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There's no substitute for a pharmacist's expertise

Let patients access all the information they want, says Xrayser – we can never be replaced by Wikipedia

According to the paper this week, NHS England has spent an estimated £200,000 on iPads – more than almost all of Whitehall. It spent another £1.2 million on nearly 2,000 iPhones. What a waste! No, not because they should have bought Android-based kit, but because "better connected" doesn't mean "better outcomes".

Connections, information, resources, data – whether we've got too much or not enough, everyone's in on the act. Last week I was reading the GP's equivalent of C+D magazine, called Pulse, which has load of ads for smartphone apps. There's one that works out the details of hosiery to prescribe. But, disappointingly, you can't just point the phone's camera at the leg and have the app tell you the measurements – you still have to get a tape measure out – so I reckon most busy GPs will revert to picking a random stocking from the computer list, and amending it by hand to ask for a non-existent combination such as Class 1, open-toe, extra-small in Dove Grey.  

Now, despite having been a student in a world before Xbox and iPads (yes, young people – how did we manage to have fun and communicate in those antediluvian days before the technological flood washed over the civilised world?), I am the first to seek a computerised or online solution.

I am the first to seek an online solution: no more need to stick chapter tabs into the BNF or risk a hernia from handling the Data Sheet Compendium


No more need to stick chapter tabs into the BNF, risk a hernia from handling the Data Sheet Compendium, or tie up the phone line trying to get an answer from NPA information or the superintendent's office. Instead we have browser tabs open for online BNF, eMC, and – the most important pharmaceutical resource of all – Google. And yet, like the hosiery app, that isn't enough on its own.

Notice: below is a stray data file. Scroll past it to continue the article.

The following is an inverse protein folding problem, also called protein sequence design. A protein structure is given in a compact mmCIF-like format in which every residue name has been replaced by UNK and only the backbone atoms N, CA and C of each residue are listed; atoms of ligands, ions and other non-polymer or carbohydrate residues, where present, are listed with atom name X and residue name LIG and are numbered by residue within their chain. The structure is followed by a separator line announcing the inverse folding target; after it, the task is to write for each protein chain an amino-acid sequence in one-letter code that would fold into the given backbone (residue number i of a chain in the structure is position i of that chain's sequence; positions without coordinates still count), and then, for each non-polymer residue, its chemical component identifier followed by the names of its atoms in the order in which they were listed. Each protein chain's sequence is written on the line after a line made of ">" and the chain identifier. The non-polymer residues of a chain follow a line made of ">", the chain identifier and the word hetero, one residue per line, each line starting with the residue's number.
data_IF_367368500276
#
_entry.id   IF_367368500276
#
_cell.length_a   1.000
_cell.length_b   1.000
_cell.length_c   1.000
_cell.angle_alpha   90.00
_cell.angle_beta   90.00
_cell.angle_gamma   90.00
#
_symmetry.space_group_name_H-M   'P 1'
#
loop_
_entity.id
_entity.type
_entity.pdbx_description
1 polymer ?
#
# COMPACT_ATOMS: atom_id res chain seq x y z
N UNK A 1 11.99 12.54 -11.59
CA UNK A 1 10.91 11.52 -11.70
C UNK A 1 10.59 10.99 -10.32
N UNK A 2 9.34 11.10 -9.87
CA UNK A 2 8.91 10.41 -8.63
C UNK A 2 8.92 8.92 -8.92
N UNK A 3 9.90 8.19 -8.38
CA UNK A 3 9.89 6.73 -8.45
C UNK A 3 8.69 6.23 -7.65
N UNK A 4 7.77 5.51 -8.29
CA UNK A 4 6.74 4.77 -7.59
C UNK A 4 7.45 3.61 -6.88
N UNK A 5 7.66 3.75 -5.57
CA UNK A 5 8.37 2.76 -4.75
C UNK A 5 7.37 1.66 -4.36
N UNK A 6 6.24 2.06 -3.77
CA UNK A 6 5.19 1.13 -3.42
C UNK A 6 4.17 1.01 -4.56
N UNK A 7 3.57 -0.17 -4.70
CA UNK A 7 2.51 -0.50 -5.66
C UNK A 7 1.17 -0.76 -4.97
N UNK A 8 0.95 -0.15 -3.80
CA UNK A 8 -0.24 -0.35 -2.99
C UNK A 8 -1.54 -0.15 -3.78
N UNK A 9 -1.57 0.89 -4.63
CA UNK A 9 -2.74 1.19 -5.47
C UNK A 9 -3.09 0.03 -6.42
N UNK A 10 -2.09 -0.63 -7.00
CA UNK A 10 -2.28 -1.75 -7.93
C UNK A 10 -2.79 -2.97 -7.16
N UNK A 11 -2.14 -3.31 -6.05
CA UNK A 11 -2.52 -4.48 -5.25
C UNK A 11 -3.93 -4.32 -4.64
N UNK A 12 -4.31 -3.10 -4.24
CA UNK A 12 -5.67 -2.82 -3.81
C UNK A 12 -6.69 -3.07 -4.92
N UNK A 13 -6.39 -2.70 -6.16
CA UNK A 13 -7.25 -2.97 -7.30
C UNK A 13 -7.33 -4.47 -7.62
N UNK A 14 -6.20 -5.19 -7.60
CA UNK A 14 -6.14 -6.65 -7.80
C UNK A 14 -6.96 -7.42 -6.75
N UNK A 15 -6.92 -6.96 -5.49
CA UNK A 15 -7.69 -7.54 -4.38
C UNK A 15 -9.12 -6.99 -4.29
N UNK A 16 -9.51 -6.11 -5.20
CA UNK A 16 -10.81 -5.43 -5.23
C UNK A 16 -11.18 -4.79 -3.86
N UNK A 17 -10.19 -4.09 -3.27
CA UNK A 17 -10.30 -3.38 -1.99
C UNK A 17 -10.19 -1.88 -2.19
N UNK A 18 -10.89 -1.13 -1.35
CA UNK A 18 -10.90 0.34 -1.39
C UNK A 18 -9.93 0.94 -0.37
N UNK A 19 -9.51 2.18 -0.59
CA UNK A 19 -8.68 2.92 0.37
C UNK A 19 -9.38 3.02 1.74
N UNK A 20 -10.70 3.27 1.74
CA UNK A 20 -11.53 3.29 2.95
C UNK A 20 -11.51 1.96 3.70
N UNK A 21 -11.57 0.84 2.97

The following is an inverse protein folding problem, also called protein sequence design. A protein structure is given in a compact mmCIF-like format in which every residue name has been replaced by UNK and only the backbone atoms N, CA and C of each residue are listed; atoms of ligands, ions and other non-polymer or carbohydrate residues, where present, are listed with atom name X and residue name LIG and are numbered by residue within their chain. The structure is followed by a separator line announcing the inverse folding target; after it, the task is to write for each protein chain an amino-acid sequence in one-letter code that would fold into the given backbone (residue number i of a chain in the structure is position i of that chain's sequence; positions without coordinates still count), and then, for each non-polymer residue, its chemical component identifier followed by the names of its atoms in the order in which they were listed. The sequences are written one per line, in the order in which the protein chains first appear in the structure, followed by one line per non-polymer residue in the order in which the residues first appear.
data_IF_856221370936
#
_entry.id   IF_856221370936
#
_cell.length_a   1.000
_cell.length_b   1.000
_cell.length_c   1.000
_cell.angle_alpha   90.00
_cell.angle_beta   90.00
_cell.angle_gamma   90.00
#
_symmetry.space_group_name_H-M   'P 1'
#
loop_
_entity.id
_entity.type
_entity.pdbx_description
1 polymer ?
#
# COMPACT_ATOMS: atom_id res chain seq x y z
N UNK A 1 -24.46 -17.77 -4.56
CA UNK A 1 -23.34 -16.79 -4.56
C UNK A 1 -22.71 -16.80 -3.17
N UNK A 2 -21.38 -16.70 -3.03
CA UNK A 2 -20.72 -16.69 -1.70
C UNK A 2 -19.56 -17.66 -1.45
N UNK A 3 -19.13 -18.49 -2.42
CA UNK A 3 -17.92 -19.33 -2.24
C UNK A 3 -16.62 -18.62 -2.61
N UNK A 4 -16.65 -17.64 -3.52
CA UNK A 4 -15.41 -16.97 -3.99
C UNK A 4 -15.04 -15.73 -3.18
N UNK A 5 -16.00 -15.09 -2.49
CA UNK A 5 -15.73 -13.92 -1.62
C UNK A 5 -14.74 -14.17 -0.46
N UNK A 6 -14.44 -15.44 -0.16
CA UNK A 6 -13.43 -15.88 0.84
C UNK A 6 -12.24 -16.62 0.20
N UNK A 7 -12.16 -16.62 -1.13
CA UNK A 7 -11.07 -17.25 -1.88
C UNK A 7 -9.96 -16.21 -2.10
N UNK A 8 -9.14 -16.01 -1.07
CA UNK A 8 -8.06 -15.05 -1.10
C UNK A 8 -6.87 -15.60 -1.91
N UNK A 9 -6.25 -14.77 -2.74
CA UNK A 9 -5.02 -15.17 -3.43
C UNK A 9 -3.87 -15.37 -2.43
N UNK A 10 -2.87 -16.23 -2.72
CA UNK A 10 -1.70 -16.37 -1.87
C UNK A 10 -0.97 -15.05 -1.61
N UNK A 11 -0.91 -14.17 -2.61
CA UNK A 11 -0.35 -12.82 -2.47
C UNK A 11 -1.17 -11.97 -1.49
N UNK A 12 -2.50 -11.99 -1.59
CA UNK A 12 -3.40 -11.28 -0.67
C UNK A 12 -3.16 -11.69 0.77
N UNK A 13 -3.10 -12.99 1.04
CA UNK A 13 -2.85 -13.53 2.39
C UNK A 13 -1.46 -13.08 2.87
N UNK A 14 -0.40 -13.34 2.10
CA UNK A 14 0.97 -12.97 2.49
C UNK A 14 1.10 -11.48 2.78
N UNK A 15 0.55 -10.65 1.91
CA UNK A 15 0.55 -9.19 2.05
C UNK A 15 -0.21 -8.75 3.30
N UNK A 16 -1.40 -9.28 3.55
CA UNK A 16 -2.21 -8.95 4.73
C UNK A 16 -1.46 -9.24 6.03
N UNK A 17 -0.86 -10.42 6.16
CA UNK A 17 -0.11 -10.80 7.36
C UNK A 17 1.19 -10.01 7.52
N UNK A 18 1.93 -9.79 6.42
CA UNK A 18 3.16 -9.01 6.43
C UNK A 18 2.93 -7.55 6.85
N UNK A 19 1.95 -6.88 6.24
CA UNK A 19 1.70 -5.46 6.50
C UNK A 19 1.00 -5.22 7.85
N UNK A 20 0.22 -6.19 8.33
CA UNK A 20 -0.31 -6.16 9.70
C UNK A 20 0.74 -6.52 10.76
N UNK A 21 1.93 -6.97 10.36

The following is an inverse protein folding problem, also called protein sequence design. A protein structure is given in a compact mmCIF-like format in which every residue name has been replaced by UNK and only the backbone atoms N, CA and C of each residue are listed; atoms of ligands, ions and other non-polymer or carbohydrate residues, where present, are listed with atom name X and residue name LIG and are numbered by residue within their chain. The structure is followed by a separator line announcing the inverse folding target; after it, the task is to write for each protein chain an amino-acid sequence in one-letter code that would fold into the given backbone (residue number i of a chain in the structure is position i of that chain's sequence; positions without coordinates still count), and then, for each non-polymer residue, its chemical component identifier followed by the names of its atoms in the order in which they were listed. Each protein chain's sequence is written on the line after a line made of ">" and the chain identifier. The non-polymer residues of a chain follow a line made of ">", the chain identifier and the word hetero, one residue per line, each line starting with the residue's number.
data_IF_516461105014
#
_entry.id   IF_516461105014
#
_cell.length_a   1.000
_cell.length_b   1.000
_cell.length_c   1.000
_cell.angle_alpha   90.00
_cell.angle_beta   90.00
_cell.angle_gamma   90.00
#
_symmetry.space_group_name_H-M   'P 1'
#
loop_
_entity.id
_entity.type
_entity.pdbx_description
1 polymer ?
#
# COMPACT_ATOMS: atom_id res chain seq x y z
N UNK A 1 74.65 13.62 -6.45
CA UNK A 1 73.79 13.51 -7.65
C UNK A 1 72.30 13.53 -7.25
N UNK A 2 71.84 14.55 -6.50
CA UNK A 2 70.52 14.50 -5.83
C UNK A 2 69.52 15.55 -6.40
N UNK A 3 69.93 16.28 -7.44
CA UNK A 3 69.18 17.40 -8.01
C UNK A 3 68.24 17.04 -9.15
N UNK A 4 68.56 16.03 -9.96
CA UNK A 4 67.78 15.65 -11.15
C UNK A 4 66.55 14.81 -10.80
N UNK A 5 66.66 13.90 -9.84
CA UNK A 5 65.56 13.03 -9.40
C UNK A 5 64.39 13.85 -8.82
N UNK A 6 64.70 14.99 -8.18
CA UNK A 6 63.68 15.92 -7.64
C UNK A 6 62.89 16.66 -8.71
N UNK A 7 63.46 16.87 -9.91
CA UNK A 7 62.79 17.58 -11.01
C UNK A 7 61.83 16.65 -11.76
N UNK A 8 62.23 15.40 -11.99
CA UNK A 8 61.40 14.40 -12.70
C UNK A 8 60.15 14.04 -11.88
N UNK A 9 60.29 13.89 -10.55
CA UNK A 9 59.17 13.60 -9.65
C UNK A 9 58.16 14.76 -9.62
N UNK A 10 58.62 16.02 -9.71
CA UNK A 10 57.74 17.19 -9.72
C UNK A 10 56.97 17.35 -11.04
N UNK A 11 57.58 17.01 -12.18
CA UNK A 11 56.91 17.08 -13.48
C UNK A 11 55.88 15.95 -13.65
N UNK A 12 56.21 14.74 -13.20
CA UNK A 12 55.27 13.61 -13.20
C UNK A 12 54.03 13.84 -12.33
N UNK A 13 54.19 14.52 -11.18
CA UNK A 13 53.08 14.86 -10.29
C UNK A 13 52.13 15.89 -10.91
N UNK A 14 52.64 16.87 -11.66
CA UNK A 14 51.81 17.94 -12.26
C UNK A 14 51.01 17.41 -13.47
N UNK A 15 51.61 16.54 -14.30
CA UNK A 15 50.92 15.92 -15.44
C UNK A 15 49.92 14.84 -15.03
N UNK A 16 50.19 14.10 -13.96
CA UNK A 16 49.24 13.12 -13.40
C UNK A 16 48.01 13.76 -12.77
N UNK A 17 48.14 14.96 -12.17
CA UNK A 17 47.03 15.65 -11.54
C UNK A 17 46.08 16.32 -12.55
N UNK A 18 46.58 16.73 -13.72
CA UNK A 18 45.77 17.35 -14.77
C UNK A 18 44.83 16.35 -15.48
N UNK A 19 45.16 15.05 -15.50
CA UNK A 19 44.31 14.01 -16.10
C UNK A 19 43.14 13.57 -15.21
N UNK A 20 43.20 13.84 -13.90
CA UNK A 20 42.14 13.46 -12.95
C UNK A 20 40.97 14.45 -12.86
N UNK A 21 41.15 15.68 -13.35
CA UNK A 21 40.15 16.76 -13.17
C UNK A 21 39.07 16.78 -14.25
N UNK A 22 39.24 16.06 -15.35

At least some patients realise this, like the guy who walked in clutching a sheaf of papers and asked for "just 10 minutes of your time" during the Friday evening surgery rush. Unfortunately, we'd had so many scripts for urgent specials and other obscure drugs that I was beginning to lose track of which phone number went with which script, so he incurred the Xrayser version of a Paddington Bear stare.


"That's OK," he said when we finally got to look at his Wikipedia print-outs of his wife's drugs, "The thing is, I've got all this, but I can't make head nor tail of it." And that's why a prescription vending machine will no more make us redundant than when you could access the Encyclopaedia Britannica at your local library. Just because people can now get that data sitting at home in their pants, it doesn't make our understanding any less necessary.

Too often we confuse knowledge with action, yet reading about dieting doesn't make us slimmer. And so, NHS England beware, it's not the amount of information you have, it's what you do with it that counts.

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